Stepping off the train, her valise in hand, Sarah McCabe eyed her surroundings. Porters hauled luggage and shouted orders to each other. Reunited families and friends hugged while well-dressed businessmen, wearing serious expressions, walked briskly along.
Mr. Brian Sinclair . . .
Sarah glanced around for the man she thought might be him. When nobody approached her, she ambled to the front of the train station where the city was bustling as well. What with all the carriages and horse-pulled streetcars coming and going on Reed Street, it was all Sarah could do just to stay out of the way. And yet she rejoiced in the discovery that Milwaukee was not the small community she’d assumed. There was not a farm in sight, and it looked nothing like her hometown of Jericho Junction, Missouri.
Good. She breathed a sigh and let her gaze continue to wander. Milwaukee wasn’t all that different from Chicago, where she’d visited and hoped to teach music in the fall. The only difference she could see between the two cities was that Milwaukee’s main streets were cobbled, whereas most of Chicago’s were paved with wooden blocks.
Sarah squinted into the morning sunshine. She wondered which of the carriages lining the curb belonged to Mr. Sinclair. In his letter he’d stated that he would meet her train. Sarah glanced at her small watch locket: 9:30 a.m. Sarah’s train was on time this morning. Had she missed him somehow?
My carriage will be parked along Reed Street, Mr. Sinclair had written in the letter in which he’d offered Sarah the governess position. I shall arrive the same time as your train: 9:00 a.m. The letter had then been signed: Brian Sinclair.
Sarah let out a sigh and tried to imagine just what she would say to her new employer once he finally came for her. Then she tried to imagine what the man looked like. Older. Distinguished. Balding and round through the middle. Yes, that’s what he probably looked like.
She eyed the crowd, searching for someone who matched the description. Several did, although none of them proved to be Mr. Sinclair. Expelling another sigh, Sarah resigned herself to the waiting.
Her mind drifted back to her hometown of Jericho Junction, Missouri. There wasn’t much excitement to be had there. Sarah longed for life in the big city, to be independent and enjoy some of the refinements not available at home. It was just a shame the opportunity in Chicago didn’t work out for her. Well, at least she didn’t have to go back. She’d found this governess position instead.
As the youngest McCabe, Sarah had grown tired of being pampered and protected by her parents as well as her three older brothers―Benjamin, Jacob, and Luke―and her older sisters, Leah and Valerie. They all had nearly suffocated her―except for Valerie. Her sister-in-law was the only one who really understood her. Her other family members loved her too, but Sarah felt restless and longed to be out on her own. So she’d obtained a position at a fine music academy in Chicago―or so she’d thought. When she arrived in Chicago, she was told the position had been filled. But instead of turning around and going home, Sarah spent every last cent on a hotel room and began scanning local newspapers for another job. That’s when she saw the advertisement. A widower by the name of Brian Sinclair was looking for a governess to care for his four children. Sarah answered the ad immediately, she and Mr. Sinclair corresponded numerous times over the last few weeks, she’d obtained permission from her parents―which had taken a heavy amount of persuasion―and then she had accepted the governess position. She didn’t have to go home after all. She would work in Milwaukee for the summer. Then for the fall, Mr. Withers, the dean of the music academy in Chicago, promised there’d be an opening.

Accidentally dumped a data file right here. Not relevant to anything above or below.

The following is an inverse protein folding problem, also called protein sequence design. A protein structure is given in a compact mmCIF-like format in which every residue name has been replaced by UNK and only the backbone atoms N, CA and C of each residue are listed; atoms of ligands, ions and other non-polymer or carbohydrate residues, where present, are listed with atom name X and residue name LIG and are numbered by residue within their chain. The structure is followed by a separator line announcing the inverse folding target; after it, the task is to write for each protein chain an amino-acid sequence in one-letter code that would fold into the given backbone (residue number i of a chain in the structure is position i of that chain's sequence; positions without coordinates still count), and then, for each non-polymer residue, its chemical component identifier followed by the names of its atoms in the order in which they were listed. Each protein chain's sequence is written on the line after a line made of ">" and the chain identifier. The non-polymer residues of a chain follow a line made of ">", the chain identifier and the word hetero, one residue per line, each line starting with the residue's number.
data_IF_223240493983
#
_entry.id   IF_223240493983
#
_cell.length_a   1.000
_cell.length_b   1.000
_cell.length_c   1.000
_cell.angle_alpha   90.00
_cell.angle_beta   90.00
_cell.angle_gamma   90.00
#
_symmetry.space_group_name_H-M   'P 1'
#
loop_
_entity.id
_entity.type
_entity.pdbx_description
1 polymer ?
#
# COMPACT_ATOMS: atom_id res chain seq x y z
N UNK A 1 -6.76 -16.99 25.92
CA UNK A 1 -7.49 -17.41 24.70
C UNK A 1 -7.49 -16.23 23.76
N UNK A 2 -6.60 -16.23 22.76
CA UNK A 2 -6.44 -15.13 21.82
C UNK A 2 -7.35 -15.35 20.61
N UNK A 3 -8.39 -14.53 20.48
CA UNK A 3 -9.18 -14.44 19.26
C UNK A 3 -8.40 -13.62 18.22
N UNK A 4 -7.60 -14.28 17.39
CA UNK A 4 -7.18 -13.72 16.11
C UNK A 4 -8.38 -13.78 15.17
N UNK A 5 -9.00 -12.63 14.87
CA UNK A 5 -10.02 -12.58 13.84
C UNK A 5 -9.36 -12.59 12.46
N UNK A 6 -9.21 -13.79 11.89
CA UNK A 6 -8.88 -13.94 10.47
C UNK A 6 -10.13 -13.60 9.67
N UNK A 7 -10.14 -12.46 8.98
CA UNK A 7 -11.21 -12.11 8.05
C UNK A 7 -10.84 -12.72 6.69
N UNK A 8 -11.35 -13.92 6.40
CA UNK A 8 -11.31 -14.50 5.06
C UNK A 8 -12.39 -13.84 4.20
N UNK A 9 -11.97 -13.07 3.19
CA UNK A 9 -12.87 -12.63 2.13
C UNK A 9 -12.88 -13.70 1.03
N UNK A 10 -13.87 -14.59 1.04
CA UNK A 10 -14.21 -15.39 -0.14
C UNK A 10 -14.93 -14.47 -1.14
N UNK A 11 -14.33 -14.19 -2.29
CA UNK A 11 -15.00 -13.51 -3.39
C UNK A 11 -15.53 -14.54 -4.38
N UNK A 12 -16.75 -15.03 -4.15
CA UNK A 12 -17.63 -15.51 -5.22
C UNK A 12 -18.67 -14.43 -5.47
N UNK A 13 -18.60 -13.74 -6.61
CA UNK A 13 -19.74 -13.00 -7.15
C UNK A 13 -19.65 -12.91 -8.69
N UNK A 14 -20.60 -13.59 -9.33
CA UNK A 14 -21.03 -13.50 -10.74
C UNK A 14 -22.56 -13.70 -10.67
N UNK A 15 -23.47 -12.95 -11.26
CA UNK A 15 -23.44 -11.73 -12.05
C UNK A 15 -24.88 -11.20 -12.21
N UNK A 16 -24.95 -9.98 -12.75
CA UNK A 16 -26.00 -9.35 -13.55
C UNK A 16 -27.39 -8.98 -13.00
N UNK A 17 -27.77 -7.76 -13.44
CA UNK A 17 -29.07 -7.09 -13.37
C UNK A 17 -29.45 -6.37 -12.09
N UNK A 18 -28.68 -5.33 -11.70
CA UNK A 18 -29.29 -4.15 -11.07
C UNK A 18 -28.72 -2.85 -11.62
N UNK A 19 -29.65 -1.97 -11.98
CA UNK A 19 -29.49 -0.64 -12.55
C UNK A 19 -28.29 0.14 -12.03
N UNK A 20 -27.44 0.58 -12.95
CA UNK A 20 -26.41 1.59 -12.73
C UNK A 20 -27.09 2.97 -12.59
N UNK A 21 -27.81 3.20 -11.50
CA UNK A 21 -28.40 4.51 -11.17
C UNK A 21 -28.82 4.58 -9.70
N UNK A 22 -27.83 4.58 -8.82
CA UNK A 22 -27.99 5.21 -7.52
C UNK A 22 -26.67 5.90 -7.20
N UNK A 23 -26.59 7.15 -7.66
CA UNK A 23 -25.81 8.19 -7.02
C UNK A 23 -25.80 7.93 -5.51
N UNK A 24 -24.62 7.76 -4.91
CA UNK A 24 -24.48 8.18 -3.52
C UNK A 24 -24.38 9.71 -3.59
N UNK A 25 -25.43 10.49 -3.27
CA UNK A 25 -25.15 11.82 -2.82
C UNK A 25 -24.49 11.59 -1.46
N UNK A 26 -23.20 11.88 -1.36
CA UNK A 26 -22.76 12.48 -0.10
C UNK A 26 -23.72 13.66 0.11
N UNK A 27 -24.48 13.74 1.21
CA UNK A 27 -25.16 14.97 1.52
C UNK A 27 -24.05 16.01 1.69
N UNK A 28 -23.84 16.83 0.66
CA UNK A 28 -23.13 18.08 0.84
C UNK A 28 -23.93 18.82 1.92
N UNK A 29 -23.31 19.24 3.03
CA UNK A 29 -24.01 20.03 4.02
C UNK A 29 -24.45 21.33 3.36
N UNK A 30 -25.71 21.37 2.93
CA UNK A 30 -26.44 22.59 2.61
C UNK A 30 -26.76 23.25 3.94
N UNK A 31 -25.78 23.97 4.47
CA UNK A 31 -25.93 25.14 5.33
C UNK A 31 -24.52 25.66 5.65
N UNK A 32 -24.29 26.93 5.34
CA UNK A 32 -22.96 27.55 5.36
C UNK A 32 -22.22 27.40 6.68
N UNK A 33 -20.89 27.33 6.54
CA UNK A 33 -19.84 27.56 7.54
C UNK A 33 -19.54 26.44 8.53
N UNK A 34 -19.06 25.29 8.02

Now, if only Mr. Sinclair would arrive.
In his letter of introduction he explained that he owned and operated a business called Sinclair and Company: Ship Chandlers and Sail-makers. He had written that it was located on the corner of Water and Erie Streets. Sarah wondered if perhaps Mr. Sinclair had been detained by his business. Next she wondered if she ought to make her way to his company and announce herself if indeed that was the case.
An hour later Sarah felt certain that was indeed the case!
Reentering the depot, she told the baggage man behind the counter that she’d return shortly for her trunk of belongings and, aft er asking directions, ventured off for Mr. Sinclair’s place of business.